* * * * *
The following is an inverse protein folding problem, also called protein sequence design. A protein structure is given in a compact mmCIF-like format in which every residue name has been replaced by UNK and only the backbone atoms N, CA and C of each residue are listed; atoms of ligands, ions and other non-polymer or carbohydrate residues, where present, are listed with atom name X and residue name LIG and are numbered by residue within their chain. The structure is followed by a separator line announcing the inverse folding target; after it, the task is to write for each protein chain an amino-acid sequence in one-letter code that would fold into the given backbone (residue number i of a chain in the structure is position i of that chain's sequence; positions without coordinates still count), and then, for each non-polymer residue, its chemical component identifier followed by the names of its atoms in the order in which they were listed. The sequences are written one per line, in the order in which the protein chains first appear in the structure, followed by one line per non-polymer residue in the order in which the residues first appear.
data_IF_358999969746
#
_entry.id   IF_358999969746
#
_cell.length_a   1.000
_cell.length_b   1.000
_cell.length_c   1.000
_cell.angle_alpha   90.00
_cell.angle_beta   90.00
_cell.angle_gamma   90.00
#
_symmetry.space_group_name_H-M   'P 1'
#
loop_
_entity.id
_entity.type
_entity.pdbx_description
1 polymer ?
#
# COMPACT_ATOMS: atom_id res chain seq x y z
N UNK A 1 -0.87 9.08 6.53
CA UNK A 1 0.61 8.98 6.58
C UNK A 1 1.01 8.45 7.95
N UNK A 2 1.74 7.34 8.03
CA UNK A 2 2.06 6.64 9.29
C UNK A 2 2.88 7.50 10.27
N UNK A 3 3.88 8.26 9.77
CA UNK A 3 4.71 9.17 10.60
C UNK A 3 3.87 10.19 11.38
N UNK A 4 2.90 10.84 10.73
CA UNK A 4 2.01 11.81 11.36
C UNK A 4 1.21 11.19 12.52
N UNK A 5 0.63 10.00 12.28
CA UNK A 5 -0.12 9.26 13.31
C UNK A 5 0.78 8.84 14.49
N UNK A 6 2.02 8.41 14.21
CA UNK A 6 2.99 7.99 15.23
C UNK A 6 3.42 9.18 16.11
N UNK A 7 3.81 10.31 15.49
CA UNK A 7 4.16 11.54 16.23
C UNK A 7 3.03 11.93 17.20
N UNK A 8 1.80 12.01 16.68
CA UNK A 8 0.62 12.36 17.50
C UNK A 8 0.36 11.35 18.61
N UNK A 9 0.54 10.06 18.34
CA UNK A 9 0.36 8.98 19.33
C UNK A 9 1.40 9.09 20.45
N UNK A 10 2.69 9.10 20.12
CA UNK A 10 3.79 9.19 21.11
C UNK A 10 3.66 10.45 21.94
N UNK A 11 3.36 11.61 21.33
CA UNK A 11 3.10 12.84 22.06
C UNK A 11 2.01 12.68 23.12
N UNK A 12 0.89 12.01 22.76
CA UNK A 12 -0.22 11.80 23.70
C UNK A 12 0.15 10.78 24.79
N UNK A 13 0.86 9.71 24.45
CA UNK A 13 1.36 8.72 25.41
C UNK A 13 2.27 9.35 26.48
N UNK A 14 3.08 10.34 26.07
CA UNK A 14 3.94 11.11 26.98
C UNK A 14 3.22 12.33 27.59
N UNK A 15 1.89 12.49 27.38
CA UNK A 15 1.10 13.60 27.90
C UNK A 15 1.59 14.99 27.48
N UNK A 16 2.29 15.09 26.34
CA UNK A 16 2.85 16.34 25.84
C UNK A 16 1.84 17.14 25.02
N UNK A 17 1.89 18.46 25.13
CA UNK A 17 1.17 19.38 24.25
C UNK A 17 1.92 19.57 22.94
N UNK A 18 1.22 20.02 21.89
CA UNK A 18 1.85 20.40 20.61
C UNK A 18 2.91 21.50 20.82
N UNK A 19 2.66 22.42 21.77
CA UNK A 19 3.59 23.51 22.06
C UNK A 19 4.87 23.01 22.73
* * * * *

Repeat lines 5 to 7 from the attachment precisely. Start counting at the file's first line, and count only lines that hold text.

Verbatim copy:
#
_cell.length_a   1.000
_cell.length_b   1.000